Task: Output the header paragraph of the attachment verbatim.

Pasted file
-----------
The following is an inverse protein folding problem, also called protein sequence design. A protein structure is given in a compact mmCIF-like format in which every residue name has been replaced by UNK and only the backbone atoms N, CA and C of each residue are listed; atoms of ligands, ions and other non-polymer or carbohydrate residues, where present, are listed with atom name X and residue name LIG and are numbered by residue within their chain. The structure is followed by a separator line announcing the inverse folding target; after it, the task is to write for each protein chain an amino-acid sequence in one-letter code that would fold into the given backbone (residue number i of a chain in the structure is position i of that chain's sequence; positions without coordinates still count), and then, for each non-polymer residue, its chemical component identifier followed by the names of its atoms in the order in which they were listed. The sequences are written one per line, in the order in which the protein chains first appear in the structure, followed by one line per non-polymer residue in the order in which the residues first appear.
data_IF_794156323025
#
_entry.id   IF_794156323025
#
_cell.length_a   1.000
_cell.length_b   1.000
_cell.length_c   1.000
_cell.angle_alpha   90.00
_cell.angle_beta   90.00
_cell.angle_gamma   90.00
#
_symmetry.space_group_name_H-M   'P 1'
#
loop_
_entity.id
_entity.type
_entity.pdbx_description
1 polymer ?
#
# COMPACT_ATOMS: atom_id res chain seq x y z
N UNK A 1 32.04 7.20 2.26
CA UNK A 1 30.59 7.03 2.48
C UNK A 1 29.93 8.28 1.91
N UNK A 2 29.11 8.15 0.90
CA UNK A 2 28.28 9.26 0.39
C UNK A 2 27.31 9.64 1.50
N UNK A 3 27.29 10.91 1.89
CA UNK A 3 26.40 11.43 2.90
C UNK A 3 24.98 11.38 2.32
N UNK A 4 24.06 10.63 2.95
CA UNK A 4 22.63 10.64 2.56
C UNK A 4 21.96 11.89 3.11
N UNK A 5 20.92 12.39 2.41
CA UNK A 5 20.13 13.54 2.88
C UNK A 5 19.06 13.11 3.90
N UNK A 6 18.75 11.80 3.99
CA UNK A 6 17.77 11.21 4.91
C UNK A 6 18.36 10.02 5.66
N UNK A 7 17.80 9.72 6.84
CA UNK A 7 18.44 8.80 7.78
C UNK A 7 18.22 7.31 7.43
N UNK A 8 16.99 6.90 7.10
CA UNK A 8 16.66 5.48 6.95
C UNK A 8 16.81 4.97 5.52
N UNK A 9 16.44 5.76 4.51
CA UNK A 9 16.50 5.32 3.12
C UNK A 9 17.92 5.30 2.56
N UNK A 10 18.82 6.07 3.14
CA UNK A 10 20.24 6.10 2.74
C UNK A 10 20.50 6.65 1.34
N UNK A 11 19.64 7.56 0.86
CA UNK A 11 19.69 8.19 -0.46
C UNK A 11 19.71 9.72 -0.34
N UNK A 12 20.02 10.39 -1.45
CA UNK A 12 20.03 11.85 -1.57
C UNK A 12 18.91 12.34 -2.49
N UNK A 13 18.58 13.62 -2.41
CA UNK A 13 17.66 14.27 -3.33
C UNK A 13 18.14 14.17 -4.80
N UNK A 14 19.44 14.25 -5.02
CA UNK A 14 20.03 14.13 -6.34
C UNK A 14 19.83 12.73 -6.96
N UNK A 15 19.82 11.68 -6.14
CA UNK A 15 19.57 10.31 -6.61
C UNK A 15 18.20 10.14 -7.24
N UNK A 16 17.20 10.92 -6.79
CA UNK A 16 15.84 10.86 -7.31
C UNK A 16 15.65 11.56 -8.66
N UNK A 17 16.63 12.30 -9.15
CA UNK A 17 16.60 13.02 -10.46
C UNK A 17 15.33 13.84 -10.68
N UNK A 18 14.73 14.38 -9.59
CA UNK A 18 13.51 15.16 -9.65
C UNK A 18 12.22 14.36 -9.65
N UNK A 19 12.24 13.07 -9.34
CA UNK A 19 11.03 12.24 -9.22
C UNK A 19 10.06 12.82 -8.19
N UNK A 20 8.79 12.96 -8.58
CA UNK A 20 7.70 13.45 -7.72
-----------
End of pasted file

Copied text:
The following is an inverse protein folding problem, also called protein sequence design. A protein structure is given in a compact mmCIF-like format in which every residue name has been replaced by UNK and only the backbone atoms N, CA and C of each residue are listed; atoms of ligands, ions and other non-polymer or carbohydrate residues, where present, are listed with atom name X and residue name LIG and are numbered by residue within their chain. The structure is followed by a separator line announcing the inverse folding target; after it, the task is to write for each protein chain an amino-acid sequence in one-letter code that would fold into the given backbone (residue number i of a chain in the structure is position i of that chain's sequence; positions without coordinates still count), and then, for each non-polymer residue, its chemical component identifier followed by the names of its atoms in the order in which they were listed. The sequences are written one per line, in the order in which the protein chains first appear in the structure, followed by one line per non-polymer residue in the order in which the residues first appear.